It’s summertime and that means vacations with family. We have always taken pictures of our friends and family and now it’s even easier with smartphone cameras. But are we taking better pictures or just more pictures? Are we editing down the unflattering ones or cluttering up our hard drives with terrible pictures. Taking people pictures or portraits is not easy. It takes planning and thought because not every moment is a Kodak moment.
Selfies and posed images might record the moment but they do get a little boring after a while. If you want to take it up a notch this summer or really, any time you are taking pictures of people, try to keep the following in mind.
First, the basics:
Don’t take pictures while people are eating
Wait till everyone has finished chewing as it’s never a good look. Having your subject holding a drink can be a personal call as it either adds to the story or takes away from it. A table full of messy half-empty glasses doesn’t always make for a good atmosphere.
Photos taken during conversations are more casual but still problematic
A posed shot can be nice but I like the informal nature of shots while people are talking. However, with talking you get lots of hand movement, closed eyes, and twisted mouths. Use the continuous shooting approach (Burst mode on the iphone) and then pick the best of the bunch.
Watch your backgrounds
The best portraits focus on the person and keep the background neutral. Look for solid walls, a blanket of trees or water for the background. Watch for poles, trees or branches that might look like they are coming out of someone’s head. Use a short depth of field (portrait mode on your smartphone) or use the software in post to put the background out of focus.
Watch out for high contrast
We love those sunny, hot summer days but they also produce very high contrast that puts people’s faces in shadow. Look for shade when you can but watch out for coloured umbrellas. Red, blue or green tints are never flattering. Sometimes it is best to shoot in the early morning or wait till late in the day when the light is warm and soft.
Remember the sunglasses
Unless you want to make the glasses an element of the image, it’s usually better to see people’s eyes.
And then, when you want to have some fun:
Change your perspective
With pets and children, get down to their level. Eye to eye is a much more pleasing vantage point. With adults, it can be tricky. Generally, people look better looking up than down but each perspective can change how that person looks. You don’t want to spend time posing people so often it is better if YOU move to get a more flattering angle.
Try some action shots
Perspective is everything in action shots. Move around to get a variety of images. Get out on the water to shoot people jumping off docks. Get in the middle of the path and have people bike past you. Don’t just stand on the sidelines. Get into the action and either shoot in continuous mode or shoot video and select the best image in post.
Not everyone has to be in focus
Of course, most portraits work with people in focus and the background blurred out, but it doesn’t have to be a hard and fast rule. Sometimes the shape of people is what makes them interesting. With smartphone cameras, if you want the subject to be out of focus, tap on the screen in the area around the person or blur the image in post.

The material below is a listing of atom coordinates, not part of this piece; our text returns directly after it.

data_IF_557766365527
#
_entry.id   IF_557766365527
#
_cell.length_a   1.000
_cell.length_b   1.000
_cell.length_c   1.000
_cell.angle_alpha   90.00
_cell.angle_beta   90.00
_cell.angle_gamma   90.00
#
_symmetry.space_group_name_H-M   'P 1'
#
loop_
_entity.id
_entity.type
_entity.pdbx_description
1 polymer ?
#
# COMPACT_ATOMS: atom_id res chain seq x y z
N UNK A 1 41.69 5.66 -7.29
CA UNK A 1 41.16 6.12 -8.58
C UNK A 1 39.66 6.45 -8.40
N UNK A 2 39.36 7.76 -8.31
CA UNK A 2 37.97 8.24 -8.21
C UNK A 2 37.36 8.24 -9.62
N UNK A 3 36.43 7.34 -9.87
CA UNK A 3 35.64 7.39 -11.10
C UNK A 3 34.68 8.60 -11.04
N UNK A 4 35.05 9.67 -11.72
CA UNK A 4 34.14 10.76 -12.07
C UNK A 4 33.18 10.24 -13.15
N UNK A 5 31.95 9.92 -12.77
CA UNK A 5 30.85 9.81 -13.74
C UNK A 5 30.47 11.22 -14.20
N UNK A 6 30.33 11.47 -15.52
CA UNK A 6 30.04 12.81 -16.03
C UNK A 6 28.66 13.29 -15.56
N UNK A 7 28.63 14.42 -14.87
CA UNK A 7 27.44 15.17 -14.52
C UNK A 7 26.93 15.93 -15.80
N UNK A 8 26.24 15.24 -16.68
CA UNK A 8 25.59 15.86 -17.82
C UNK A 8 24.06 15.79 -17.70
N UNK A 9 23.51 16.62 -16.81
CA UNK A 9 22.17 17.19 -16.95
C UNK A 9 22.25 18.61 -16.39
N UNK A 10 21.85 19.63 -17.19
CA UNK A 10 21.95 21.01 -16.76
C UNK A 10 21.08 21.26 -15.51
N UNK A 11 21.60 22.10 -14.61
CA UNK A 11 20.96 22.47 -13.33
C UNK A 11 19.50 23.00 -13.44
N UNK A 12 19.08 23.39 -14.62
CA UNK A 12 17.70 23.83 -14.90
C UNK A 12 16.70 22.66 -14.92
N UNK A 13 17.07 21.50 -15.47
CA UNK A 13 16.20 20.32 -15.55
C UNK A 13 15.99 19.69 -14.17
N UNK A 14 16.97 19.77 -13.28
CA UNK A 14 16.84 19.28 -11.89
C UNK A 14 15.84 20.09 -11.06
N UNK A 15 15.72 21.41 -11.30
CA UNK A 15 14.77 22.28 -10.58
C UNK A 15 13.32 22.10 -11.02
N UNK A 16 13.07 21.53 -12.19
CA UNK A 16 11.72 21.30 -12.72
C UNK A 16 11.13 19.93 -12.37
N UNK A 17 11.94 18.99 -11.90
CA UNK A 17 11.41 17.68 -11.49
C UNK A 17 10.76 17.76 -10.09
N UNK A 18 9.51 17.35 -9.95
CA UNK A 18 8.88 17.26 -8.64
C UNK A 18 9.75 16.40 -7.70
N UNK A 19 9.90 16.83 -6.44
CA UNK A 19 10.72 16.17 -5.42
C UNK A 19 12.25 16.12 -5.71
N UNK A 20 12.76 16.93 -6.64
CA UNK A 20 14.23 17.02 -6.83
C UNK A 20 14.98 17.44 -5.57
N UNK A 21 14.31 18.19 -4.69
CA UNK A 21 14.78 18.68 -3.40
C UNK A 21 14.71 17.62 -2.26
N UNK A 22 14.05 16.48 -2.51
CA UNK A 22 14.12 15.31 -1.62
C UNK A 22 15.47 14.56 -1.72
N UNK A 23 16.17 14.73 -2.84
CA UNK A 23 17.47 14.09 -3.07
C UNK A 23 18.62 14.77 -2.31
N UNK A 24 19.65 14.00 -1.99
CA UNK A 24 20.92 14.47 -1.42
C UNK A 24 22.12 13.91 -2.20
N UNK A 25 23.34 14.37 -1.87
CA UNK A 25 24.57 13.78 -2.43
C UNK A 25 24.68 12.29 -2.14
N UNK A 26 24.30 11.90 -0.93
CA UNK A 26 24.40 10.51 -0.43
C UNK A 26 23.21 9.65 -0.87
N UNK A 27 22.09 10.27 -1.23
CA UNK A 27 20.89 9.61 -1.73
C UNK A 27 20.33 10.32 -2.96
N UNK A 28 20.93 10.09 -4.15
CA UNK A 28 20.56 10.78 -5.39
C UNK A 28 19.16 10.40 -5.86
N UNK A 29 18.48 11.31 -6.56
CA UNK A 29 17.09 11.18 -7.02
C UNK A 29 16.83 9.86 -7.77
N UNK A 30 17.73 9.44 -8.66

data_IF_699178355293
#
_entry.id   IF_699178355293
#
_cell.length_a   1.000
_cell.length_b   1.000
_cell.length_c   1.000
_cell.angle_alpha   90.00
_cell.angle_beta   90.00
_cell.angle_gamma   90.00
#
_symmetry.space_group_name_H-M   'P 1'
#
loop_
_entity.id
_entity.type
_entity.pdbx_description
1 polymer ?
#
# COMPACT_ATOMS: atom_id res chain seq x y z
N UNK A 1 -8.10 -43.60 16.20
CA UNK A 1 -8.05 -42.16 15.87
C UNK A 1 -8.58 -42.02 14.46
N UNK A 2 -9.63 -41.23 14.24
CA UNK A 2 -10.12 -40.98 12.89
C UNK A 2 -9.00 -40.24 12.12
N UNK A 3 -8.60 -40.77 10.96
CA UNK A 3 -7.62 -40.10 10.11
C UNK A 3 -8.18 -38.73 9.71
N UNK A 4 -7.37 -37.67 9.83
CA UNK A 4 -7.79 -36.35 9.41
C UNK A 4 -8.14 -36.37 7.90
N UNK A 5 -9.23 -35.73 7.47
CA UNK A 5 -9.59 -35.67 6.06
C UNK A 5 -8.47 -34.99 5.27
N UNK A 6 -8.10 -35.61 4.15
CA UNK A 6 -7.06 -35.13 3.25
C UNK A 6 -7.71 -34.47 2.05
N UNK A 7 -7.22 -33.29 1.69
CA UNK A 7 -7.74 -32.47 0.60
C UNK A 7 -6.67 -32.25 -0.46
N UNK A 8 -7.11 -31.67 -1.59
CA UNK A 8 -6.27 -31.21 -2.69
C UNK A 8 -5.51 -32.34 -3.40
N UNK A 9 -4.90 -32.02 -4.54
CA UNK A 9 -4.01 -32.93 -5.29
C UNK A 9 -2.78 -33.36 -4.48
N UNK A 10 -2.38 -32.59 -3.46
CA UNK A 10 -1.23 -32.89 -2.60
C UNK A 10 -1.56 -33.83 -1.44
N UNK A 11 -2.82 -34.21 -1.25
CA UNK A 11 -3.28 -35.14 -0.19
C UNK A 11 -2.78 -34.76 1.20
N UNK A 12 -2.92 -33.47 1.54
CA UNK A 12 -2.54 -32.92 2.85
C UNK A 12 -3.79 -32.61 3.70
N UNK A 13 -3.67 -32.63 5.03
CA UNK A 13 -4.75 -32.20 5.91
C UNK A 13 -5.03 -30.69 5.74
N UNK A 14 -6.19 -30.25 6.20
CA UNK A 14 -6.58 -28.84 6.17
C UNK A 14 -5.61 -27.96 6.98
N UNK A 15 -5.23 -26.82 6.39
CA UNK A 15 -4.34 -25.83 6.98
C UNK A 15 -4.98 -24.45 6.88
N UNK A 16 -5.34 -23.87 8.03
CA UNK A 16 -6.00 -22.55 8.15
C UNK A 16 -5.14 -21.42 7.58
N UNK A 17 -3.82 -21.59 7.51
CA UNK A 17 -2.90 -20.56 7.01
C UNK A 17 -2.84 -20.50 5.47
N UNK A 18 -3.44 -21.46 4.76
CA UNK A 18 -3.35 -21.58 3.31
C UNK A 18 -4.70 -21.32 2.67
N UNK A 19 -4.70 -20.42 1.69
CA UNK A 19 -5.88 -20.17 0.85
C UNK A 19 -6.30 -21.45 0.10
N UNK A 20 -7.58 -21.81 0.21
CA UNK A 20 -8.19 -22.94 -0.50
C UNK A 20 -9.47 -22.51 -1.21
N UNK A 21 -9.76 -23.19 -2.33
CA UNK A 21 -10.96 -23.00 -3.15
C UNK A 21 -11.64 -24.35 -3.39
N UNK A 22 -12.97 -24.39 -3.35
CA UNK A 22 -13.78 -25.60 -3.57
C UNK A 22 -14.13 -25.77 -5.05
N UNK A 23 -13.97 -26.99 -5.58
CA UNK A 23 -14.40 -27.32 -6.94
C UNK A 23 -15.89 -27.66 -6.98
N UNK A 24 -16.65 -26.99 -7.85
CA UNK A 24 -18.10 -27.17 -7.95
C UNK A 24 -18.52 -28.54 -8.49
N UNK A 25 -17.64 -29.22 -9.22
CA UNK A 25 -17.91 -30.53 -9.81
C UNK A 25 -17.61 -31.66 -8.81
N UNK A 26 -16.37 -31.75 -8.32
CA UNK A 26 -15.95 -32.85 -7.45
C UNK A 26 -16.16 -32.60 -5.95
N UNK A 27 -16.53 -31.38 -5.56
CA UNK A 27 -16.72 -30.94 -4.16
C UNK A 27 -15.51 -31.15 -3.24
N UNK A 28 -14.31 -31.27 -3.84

Fun with Posing
When posing family or friends don’t always ask for the line up. Look for different levels, chairs, ask people to sit on the ground. Think about the dynamic of the group and break them out. Have fun with it. I like to ask for the Vanity Fair pose…if you were a celebrity, how would you position yourself?
If there is no shade to be had, or the sun is setting, or you find yourself around a bonfire, seek out the silhouettes. Make sure the subject has space between their limbs so that you can see their shape. Try for profiles of a face or ask the person to walk in front of the camera.
Who says the whole face has to be in the image? With real cameras, you can get quite close with a regular lens or you can use a telephoto. When using smartphone cameras, watch out for the extreme wide-angle distortion effect. The closer the camera to the subject the more the distortion. Sometimes this can be a fun effect, especially with pets, but more often then not, it is unflattering to humans. Get as close as possible then crop the image in post.
Play with the background and foreground
Think outside the box and look for fun patterns. There are no rules for creativity.
And the final challenge is double exposure. There are all sorts of possibilities for this one. It’s best to search online for some examples of the effect with people and see what type of images you need to take. Sometimes it works to combine a silhouette with another image to get a pleasing effect. Play with the story a bit and see what happens. Depending on your camera, you can shoot in camera or play around in Photoshop during post. For smartphone cameras, there are apps such as these that allow you to create all sorts of special effects on your phone after you have taken the picture.
I hope that this post has given you some ideas to play with when documenting your visits with friends and family this summer.
Remember to edit out the bad images, celebrate the successes and of course, always remember to back up your image to hard drives and the cloud.
Memories are precious, make sure you take care of them.